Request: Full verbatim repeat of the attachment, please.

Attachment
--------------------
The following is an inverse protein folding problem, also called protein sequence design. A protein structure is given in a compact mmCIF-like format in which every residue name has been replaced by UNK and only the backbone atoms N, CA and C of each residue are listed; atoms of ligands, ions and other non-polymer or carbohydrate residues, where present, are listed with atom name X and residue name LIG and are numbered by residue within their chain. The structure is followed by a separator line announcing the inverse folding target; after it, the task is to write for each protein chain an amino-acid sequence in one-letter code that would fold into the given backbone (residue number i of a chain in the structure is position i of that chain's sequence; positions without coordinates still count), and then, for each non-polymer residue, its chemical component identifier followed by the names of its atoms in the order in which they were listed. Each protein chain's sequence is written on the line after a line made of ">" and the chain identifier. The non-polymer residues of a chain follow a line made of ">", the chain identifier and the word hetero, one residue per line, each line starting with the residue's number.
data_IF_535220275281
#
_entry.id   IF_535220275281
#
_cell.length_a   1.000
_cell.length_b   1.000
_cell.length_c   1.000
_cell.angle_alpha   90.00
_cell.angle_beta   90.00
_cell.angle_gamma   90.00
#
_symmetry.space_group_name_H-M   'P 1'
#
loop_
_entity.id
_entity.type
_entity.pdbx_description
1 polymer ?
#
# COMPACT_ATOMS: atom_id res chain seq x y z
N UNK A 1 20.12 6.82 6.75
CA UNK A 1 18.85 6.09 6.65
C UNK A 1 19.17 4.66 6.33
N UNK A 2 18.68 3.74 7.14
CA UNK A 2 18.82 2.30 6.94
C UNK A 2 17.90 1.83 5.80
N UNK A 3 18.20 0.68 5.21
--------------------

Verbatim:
The following is an inverse protein folding problem, also called protein sequence design. A protein structure is given in a compact mmCIF-like format in which every residue name has been replaced by UNK and only the backbone atoms N, CA and C of each residue are listed; atoms of ligands, ions and other non-polymer or carbohydrate residues, where present, are listed with atom name X and residue name LIG and are numbered by residue within their chain. The structure is followed by a separator line announcing the inverse folding target; after it, the task is to write for each protein chain an amino-acid sequence in one-letter code that would fold into the given backbone (residue number i of a chain in the structure is position i of that chain's sequence; positions without coordinates still count), and then, for each non-polymer residue, its chemical component identifier followed by the names of its atoms in the order in which they were listed. Each protein chain's sequence is written on the line after a line made of ">" and the chain identifier. The non-polymer residues of a chain follow a line made of ">", the chain identifier and the word hetero, one residue per line, each line starting with the residue's number.
data_IF_535220275281
#
_entry.id   IF_535220275281
#
_cell.length_a   1.000
_cell.length_b   1.000
_cell.length_c   1.000
_cell.angle_alpha   90.00
_cell.angle_beta   90.00
_cell.angle_gamma   90.00
#
_symmetry.space_group_name_H-M   'P 1'
#
loop_
_entity.id
_entity.type
_entity.pdbx_description
1 polymer ?
#
# COMPACT_ATOMS: atom_id res chain seq x y z
N UNK A 1 20.12 6.82 6.75
CA UNK A 1 18.85 6.09 6.65
C UNK A 1 19.17 4.66 6.33
N UNK A 2 18.68 3.74 7.14
CA UNK A 2 18.82 2.30 6.94
C UNK A 2 17.90 1.83 5.80
N UNK A 3 18.20 0.68 5.21